The Lobbyists: Thrifts Insist They're Not Caving on Reform

By Anason, Dean | American Banker, August 11, 1999 | Go to article overview

The Lobbyists: Thrifts Insist They're Not Caving on Reform


Anason, Dean, American Banker


America's Community Bankers is trying to squelch speculation that the group's lobbying power on financial reform has been undermined by its proposed merger with the American Bankers Association.

Within days of the merger announcement, ACB president Paul A. Schosberg wrote House Speaker J. Dennis Hastert, Senate Majority Leader Trent Lott, and other key lawmakers to insist his group will continue to fight for its priorities. Our public policy objectives, reflective of our members' needs and goals, are firmly in place, he wrote late last month. We will betray neither our principles nor our allies.

The ACB and ABA adamantly disagree on the ability of unitary thrifts to merge with commercial companies. ABA officials also said they have no plans to change their legislative strategies.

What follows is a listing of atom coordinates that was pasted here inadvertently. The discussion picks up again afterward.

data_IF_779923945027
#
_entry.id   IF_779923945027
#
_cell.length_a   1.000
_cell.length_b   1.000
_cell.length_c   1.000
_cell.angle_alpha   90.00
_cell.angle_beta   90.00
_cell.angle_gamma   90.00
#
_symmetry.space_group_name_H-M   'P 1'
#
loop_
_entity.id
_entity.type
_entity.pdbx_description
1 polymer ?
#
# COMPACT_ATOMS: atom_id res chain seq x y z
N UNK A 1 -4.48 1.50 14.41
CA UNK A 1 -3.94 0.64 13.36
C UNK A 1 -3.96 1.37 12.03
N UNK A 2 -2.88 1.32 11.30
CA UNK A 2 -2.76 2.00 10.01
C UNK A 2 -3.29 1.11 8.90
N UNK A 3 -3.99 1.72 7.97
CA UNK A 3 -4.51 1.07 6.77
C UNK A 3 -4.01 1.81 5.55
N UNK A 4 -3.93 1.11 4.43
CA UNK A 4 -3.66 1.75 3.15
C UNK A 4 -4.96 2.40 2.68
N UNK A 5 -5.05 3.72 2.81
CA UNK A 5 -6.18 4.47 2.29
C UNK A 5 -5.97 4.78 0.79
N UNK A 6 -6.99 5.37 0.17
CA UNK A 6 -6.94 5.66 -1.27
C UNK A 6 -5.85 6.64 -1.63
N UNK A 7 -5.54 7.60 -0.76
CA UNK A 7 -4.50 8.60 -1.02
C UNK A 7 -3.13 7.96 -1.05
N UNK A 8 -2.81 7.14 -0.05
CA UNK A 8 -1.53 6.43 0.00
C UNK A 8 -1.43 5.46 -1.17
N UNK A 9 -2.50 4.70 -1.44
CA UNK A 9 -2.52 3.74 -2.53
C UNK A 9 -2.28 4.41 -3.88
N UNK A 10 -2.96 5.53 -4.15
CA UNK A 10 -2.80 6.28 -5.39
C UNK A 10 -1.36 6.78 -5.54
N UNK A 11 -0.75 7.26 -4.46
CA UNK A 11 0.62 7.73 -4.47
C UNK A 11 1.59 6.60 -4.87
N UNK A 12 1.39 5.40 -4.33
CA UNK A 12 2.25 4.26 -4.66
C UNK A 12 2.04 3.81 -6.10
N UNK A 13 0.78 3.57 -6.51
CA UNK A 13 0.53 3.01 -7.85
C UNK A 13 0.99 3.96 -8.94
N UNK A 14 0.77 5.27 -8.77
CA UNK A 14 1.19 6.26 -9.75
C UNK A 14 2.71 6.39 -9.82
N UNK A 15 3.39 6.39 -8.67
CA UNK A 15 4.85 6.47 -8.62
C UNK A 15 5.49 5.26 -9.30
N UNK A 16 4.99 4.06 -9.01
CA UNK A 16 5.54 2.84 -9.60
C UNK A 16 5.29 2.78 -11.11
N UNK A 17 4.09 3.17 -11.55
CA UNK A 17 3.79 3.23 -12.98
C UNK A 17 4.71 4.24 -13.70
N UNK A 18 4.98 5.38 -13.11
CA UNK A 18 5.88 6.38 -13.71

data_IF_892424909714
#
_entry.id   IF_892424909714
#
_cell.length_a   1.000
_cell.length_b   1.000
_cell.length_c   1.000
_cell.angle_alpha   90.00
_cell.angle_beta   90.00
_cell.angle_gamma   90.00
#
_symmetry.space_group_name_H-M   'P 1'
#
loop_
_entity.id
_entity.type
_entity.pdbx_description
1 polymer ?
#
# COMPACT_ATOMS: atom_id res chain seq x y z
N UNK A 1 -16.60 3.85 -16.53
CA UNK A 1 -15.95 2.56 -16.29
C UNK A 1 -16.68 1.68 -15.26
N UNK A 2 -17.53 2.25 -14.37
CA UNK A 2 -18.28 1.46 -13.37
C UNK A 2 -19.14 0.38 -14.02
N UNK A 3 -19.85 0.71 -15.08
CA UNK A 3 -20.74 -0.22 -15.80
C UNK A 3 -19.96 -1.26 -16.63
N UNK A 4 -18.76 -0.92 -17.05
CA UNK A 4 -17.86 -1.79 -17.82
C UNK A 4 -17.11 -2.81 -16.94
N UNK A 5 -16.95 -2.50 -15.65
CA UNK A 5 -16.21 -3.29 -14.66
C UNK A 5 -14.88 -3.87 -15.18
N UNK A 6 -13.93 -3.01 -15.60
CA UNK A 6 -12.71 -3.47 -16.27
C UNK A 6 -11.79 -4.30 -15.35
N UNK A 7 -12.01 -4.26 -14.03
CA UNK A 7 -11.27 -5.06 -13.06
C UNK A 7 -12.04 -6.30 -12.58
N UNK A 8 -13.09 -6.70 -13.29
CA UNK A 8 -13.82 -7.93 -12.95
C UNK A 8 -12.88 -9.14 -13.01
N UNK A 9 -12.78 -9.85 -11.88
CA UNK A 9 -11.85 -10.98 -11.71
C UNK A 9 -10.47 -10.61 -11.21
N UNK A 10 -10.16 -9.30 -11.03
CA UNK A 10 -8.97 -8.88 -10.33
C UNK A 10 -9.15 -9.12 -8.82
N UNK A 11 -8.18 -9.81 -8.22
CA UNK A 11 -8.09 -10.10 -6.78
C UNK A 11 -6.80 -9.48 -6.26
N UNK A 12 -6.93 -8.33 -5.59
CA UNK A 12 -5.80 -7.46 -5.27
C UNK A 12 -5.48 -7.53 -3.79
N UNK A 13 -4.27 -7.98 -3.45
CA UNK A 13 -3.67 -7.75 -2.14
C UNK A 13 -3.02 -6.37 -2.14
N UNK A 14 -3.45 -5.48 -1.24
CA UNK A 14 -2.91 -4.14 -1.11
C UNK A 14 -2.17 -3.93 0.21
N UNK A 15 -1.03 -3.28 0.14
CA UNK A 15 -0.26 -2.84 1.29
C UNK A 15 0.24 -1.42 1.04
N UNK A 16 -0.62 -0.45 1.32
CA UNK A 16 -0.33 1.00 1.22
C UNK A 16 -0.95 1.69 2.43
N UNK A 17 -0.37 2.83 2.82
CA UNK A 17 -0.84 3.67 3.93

It's going to be odd, a House Banking Committee staffer said. The ABA in some sense is co-opting the ACB.... It will make it a lot harder for the ACB to say 'These goddamn banks' in arguing its positions.

But others on Capitol Hill said the proposed merger has not undercut thrift lobbyists so far. Both sides are continuing to lobby their positions, a Senate Banking Committee staffer said. I don't think it would have any consequence for the short term.

Democratic presidential candidate Bill Bradley is using high-tech financial services in his effort to defeat Al Gore.

In response to an inquiry by Bill Bradley for President Inc., the Federal Election Commission issued an advisory opinion that campaign committees may obtain federal matching funds for debit and credit card contributions received over the Internet.

The FEC cleared the way earlier this summer with a rule that permits matches for debit and credit card payments up to $250 per contributor -- as with more traditional payment methods.

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